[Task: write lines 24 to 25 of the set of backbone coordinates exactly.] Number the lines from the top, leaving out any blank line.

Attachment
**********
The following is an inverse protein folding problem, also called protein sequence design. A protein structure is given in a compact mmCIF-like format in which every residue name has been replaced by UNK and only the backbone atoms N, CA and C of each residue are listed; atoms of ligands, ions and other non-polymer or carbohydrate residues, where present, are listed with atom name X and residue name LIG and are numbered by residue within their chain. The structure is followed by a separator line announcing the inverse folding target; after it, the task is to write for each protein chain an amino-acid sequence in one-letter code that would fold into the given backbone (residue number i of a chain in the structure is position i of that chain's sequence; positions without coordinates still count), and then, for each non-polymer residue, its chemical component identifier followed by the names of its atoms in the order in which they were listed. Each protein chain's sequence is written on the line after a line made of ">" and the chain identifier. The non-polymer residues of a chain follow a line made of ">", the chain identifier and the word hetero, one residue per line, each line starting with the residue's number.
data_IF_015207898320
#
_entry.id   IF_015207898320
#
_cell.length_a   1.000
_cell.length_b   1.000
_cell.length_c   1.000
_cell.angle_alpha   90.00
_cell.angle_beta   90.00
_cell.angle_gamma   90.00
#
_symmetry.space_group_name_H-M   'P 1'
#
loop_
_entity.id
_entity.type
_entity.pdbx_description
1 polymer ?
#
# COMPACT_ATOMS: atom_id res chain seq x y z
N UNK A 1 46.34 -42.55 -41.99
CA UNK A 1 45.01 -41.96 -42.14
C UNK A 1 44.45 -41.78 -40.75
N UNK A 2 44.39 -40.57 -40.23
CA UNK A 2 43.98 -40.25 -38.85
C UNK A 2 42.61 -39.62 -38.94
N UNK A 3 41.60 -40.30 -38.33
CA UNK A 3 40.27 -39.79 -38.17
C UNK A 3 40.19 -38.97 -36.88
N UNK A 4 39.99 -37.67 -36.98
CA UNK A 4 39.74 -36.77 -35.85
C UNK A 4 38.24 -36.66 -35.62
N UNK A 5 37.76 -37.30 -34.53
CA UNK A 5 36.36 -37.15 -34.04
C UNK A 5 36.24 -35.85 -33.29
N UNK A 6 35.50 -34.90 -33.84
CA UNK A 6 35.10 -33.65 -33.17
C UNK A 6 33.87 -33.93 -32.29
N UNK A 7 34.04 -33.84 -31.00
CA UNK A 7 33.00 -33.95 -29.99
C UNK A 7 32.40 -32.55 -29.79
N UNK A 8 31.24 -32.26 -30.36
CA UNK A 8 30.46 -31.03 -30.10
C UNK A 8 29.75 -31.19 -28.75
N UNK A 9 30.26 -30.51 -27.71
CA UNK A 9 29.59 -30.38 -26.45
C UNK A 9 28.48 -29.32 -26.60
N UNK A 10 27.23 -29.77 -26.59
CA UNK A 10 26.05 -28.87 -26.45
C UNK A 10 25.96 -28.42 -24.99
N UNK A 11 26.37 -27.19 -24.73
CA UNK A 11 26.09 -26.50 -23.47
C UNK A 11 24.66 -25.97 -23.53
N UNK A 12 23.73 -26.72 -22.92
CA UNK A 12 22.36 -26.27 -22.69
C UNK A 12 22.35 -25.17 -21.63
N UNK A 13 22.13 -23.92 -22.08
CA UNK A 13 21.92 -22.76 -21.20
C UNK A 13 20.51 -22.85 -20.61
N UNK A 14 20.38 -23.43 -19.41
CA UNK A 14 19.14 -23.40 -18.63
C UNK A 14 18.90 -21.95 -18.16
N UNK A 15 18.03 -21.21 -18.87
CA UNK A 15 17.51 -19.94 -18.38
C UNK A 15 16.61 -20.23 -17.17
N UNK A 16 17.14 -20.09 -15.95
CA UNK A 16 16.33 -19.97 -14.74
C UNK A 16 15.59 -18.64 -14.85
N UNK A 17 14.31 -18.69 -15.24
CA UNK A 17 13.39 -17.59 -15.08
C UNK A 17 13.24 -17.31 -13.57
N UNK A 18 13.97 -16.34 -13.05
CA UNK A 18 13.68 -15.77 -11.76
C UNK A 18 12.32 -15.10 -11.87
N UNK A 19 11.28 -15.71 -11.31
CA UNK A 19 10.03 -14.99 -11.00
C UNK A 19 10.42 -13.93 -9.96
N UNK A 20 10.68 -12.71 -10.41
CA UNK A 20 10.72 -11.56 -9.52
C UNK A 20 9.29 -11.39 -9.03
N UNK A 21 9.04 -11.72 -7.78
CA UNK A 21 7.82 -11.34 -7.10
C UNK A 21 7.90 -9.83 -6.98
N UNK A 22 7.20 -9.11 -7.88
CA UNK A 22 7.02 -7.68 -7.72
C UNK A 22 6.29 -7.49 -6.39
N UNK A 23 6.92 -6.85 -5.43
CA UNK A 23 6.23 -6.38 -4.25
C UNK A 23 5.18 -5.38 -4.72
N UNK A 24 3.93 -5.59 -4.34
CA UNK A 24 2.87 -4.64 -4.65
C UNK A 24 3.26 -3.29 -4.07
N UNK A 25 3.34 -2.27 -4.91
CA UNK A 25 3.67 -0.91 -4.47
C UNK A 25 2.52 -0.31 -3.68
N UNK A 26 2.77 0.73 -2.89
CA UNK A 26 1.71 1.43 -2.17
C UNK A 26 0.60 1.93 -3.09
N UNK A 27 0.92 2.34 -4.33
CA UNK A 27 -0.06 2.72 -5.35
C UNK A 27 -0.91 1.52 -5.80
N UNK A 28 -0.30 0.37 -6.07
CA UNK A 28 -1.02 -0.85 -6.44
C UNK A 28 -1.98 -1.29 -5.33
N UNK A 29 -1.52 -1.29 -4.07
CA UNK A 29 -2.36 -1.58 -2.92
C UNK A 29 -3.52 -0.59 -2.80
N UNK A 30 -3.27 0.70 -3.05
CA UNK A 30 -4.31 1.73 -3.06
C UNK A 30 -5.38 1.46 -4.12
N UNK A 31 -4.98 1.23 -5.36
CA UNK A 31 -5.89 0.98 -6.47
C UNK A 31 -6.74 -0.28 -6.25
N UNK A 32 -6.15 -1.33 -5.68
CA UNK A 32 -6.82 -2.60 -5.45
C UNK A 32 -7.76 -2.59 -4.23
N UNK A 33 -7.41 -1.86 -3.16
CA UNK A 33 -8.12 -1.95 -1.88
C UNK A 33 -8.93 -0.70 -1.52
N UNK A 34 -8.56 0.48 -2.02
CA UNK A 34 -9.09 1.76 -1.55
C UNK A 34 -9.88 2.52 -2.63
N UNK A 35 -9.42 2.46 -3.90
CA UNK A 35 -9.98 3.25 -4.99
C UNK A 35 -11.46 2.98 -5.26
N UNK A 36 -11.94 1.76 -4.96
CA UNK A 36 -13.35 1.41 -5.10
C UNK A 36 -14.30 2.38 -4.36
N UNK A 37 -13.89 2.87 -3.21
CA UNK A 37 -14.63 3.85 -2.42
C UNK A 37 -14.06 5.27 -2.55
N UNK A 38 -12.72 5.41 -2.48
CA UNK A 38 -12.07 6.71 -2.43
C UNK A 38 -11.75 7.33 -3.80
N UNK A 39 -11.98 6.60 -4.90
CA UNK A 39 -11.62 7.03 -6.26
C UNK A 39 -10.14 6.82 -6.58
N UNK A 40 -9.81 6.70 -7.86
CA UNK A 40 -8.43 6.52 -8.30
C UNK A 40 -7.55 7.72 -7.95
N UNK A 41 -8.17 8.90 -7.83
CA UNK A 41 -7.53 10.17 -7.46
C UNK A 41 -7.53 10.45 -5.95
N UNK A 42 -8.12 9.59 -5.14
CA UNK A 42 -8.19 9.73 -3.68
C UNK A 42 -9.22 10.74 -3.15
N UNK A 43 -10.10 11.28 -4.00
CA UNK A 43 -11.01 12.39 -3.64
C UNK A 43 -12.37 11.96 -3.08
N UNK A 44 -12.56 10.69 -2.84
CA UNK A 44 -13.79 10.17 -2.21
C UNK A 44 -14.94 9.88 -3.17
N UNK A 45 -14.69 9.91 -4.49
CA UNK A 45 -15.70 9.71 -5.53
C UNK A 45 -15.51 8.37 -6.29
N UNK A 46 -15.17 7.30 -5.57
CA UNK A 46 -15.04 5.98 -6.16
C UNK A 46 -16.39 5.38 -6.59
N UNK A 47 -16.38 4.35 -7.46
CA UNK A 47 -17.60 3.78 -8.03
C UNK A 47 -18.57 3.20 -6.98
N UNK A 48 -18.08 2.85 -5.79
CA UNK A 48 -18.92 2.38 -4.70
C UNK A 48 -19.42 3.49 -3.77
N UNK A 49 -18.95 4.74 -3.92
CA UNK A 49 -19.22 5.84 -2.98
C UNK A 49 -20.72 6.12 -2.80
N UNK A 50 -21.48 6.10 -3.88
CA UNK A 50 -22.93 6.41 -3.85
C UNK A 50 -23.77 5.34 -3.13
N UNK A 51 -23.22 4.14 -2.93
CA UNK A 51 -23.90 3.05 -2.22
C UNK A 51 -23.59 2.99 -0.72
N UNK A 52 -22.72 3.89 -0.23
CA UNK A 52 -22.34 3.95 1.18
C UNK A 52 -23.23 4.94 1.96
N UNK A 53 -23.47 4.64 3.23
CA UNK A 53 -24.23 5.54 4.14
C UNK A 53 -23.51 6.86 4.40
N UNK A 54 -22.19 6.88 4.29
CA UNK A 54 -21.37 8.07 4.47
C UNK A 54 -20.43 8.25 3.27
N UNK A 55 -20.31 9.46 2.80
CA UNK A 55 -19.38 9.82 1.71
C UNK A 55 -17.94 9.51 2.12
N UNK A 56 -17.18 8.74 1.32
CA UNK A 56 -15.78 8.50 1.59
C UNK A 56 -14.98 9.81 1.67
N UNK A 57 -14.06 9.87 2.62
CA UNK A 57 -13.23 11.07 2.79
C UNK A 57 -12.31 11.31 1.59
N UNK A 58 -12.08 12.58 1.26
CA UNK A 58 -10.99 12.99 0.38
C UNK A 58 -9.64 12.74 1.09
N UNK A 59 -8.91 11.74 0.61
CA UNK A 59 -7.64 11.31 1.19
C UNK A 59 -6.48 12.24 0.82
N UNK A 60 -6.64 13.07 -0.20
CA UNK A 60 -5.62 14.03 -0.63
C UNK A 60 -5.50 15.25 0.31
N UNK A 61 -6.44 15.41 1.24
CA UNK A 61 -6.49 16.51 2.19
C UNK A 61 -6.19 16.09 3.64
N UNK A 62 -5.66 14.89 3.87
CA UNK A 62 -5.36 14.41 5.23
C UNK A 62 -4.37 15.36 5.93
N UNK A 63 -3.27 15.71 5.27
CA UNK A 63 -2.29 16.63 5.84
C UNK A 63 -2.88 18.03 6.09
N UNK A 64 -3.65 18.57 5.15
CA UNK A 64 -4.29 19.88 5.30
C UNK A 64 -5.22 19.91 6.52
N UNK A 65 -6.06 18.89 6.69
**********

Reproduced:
C UNK A 1 44.45 -41.78 -40.75
N UNK A 2 44.39 -40.57 -40.23